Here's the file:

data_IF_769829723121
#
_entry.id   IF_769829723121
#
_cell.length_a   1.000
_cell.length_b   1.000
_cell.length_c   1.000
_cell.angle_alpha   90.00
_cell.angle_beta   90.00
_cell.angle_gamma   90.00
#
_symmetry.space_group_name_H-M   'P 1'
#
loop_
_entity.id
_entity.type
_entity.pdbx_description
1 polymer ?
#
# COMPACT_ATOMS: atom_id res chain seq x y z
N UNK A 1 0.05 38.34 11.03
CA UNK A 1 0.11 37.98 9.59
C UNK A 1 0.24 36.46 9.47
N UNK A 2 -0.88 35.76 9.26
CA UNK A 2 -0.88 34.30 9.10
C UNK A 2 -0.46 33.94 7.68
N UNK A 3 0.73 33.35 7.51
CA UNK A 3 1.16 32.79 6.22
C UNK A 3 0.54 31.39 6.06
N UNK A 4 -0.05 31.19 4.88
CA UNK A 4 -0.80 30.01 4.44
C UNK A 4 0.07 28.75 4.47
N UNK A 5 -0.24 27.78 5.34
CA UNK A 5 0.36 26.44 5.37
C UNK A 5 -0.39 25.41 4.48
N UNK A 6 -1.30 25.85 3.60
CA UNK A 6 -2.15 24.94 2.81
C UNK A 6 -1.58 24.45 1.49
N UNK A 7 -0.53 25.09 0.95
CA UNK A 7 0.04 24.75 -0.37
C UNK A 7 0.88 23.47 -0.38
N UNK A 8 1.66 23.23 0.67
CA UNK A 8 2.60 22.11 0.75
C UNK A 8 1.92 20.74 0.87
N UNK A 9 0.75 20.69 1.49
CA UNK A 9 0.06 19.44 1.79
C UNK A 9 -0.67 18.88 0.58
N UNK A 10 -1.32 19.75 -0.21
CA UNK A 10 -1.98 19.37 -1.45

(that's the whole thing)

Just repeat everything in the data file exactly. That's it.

data_IF_769829723121
#
_entry.id   IF_769829723121
#
_cell.length_a   1.000
_cell.length_b   1.000
_cell.length_c   1.000
_cell.angle_alpha   90.00
_cell.angle_beta   90.00
_cell.angle_gamma   90.00
#
_symmetry.space_group_name_H-M   'P 1'
#
loop_
_entity.id
_entity.type
_entity.pdbx_description
1 polymer ?
#
# COMPACT_ATOMS: atom_id res chain seq x y z
N UNK A 1 0.05 38.34 11.03
CA UNK A 1 0.11 37.98 9.59
C UNK A 1 0.24 36.46 9.47
N UNK A 2 -0.88 35.76 9.26
CA UNK A 2 -0.88 34.30 9.10
C UNK A 2 -0.46 33.94 7.68
N UNK A 3 0.73 33.35 7.51
CA UNK A 3 1.16 32.79 6.22
C UNK A 3 0.54 31.39 6.06
N UNK A 4 -0.05 31.19 4.88
CA UNK A 4 -0.80 30.01 4.44
C UNK A 4 0.07 28.75 4.47
N UNK A 5 -0.24 27.78 5.34
CA UNK A 5 0.36 26.44 5.37
C UNK A 5 -0.39 25.41 4.48
N UNK A 6 -1.30 25.85 3.60
CA UNK A 6 -2.15 24.94 2.81
C UNK A 6 -1.58 24.45 1.49
N UNK A 7 -0.53 25.09 0.95
CA UNK A 7 0.04 24.75 -0.37
C UNK A 7 0.88 23.47 -0.38
N UNK A 8 1.66 23.23 0.67
CA UNK A 8 2.60 22.11 0.75
C UNK A 8 1.92 20.74 0.87
N UNK A 9 0.75 20.69 1.49
CA UNK A 9 0.06 19.44 1.79
C UNK A 9 -0.67 18.88 0.58
N UNK A 10 -1.32 19.75 -0.21
CA UNK A 10 -1.98 19.37 -1.45